Global Fishing Watch And The Power Of Data To Understand Our Natural World

A year and a half ago I wrote about the public debut of the Global Fishing Watch project as a showcase of what becomes possible when massive datasets are made accessible to the general public through easy-to-use interfaces that allow them to explore the planet they inhabit. At the time I noted how the project drove home the divide between the “glittering technological innovation of Silicon Valley and the technological dark ages of the development community” and what becomes possible when technologists and development organizations come together to apply incredible technology not for commercial gain, but rather to save the world itself. Continuing those efforts, last week Global Fishing Watch launched what it describes as the “the first ever dataset of global industrial fishing activities (all countries, all gears),” making the entire dataset freely accessible to seed new scientific, activist, governmental, journalistic and citizen understanding of the state of global fishing.

The Global Fishing Watch project stands as a powerful model for data-driven development work done right and hopefully, the rise of notable efforts like it will eventually catalyze the broader development community to emerge from the stone age of technology and more openly embrace the technological revolution. While it has a very long way to go, there are signs of hope for the development community as pockets of innovation begin to infuse the power of data-driven decision making and situational awareness into everything from disaster response to proactive planning to shaping legislative action.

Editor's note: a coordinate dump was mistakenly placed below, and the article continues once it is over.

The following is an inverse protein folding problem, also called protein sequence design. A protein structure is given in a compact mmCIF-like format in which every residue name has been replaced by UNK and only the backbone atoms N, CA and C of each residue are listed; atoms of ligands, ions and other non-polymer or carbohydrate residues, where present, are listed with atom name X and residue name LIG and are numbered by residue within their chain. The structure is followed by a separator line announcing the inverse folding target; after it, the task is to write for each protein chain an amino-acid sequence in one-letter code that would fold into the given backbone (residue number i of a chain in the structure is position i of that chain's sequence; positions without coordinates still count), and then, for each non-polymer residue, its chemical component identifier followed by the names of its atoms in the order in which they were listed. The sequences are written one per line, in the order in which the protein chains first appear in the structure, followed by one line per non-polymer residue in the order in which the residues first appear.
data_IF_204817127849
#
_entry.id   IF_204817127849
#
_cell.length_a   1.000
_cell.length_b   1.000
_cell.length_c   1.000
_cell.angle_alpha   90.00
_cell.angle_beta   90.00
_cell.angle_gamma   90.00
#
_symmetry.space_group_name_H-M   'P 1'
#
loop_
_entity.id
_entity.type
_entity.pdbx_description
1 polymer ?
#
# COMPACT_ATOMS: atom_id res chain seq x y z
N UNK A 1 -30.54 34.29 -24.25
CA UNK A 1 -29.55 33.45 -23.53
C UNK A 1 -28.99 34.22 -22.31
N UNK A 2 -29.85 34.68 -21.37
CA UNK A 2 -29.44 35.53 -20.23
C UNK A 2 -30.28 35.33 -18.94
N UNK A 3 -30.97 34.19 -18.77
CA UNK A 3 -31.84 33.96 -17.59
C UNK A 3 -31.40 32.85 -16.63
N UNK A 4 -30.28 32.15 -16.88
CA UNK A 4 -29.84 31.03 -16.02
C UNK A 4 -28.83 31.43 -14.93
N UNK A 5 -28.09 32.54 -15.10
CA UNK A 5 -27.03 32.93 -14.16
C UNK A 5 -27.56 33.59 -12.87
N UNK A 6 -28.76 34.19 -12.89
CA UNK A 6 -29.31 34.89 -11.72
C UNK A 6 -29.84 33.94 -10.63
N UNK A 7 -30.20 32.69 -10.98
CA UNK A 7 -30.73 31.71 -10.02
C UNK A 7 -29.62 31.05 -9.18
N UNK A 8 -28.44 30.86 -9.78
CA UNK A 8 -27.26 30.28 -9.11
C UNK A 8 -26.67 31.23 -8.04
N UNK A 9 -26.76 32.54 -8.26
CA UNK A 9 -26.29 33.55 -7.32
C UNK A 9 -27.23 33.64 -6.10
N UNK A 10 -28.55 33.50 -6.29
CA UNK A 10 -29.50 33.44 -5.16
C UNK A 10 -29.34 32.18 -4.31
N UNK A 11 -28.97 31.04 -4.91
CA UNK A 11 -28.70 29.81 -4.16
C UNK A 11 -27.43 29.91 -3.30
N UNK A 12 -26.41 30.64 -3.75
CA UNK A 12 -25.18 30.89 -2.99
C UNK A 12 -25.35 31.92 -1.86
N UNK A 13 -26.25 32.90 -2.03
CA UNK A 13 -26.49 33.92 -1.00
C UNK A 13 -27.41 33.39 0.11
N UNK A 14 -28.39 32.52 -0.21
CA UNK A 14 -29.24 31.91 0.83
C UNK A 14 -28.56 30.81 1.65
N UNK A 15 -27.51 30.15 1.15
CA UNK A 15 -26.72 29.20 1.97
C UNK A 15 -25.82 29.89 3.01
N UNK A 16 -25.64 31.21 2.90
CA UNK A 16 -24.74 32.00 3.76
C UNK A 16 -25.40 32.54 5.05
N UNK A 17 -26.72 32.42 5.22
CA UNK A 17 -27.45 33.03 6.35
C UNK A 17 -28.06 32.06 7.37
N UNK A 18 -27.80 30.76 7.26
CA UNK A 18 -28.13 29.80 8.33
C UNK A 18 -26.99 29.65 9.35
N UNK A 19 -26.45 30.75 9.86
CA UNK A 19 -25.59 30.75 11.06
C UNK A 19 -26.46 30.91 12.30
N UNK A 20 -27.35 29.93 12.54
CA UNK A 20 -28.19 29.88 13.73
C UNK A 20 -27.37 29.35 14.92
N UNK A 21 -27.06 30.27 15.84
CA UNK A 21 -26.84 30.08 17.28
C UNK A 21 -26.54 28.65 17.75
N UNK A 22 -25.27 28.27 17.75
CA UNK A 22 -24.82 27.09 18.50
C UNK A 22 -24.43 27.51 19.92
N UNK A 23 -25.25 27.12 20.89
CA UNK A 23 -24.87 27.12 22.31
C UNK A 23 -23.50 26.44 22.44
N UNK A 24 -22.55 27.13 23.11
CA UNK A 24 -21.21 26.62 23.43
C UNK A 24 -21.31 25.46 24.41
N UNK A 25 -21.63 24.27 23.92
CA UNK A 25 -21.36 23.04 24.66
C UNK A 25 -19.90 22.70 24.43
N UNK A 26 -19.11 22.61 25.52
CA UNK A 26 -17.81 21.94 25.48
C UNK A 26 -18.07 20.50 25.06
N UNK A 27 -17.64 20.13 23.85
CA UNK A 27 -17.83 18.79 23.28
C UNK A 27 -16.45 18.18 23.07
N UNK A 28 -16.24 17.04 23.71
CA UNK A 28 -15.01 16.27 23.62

Bringing technologists and development organizations together is not always that easy and the most creative solutions aren’t always to be found among the “usual suspects.” Open data and open challenges built upon them offer the potential for organizations to reach beyond the usual communities they interact with and identify innovative new approaches to the grand challenges of their fields. Just last month a collaboration of the World Bank, WeRobotics and OpenAerialMap launched a data challenge to apply deep learning to assess aerial imagery in the immediate aftermath of disasters to determine the impact to food producing trees and to road networks. By launching the effort as an open AI challenge, the goal is to reach the broader AI and open development communities at the forefront of creative and novel algorithmic approaches….(More)”.